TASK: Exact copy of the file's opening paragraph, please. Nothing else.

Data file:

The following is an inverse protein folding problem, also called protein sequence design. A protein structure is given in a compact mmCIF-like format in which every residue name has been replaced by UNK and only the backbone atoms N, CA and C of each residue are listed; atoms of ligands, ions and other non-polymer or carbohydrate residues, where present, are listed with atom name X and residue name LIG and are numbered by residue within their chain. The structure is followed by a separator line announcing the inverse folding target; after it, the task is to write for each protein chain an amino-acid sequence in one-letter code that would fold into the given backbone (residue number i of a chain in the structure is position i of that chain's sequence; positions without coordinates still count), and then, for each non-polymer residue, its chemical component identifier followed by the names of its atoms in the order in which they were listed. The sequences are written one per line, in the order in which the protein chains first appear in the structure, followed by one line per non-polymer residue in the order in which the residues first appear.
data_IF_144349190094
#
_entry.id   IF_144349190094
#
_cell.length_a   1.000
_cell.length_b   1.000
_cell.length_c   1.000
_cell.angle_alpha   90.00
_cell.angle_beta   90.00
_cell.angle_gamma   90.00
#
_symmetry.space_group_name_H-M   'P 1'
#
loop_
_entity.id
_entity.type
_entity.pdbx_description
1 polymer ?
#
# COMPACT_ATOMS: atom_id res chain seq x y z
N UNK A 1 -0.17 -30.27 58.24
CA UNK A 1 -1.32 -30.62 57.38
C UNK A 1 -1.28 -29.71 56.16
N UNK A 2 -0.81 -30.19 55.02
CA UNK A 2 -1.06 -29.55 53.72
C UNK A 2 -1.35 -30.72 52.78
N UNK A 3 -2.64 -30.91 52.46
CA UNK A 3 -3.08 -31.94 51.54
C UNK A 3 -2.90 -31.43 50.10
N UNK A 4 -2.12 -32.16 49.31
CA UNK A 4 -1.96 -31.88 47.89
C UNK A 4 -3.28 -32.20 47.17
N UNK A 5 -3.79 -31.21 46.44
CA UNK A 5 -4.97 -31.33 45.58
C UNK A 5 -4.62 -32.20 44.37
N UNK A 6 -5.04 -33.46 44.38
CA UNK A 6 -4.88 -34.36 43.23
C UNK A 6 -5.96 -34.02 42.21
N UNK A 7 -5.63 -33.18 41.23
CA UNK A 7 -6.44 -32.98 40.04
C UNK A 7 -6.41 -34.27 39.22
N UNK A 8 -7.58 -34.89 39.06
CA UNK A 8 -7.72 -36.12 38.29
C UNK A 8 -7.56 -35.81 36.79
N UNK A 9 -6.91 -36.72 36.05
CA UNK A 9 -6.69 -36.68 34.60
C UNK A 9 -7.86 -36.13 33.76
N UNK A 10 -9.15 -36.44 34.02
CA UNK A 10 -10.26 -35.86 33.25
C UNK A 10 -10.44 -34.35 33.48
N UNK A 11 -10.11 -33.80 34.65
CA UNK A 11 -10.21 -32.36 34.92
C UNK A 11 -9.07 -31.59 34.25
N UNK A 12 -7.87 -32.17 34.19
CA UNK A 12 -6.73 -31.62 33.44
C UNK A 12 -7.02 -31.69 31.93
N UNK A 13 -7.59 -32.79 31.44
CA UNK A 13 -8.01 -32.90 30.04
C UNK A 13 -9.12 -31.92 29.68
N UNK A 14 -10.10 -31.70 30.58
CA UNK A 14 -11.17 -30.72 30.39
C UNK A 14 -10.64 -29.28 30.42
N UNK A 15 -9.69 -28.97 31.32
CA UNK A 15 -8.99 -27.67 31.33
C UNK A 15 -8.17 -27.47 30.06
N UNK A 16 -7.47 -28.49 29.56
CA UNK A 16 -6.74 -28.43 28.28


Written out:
The following is an inverse protein folding problem, also called protein sequence design. A protein structure is given in a compact mmCIF-like format in which every residue name has been replaced by UNK and only the backbone atoms N, CA and C of each residue are listed; atoms of ligands, ions and other non-polymer or carbohydrate residues, where present, are listed with atom name X and residue name LIG and are numbered by residue within their chain. The structure is followed by a separator line announcing the inverse folding target; after it, the task is to write for each protein chain an amino-acid sequence in one-letter code that would fold into the given backbone (residue number i of a chain in the structure is position i of that chain's sequence; positions without coordinates still count), and then, for each non-polymer residue, its chemical component identifier followed by the names of its atoms in the order in which they were listed. The sequences are written one per line, in the order in which the protein chains first appear in the structure, followed by one line per non-polymer residue in the order in which the residues first appear.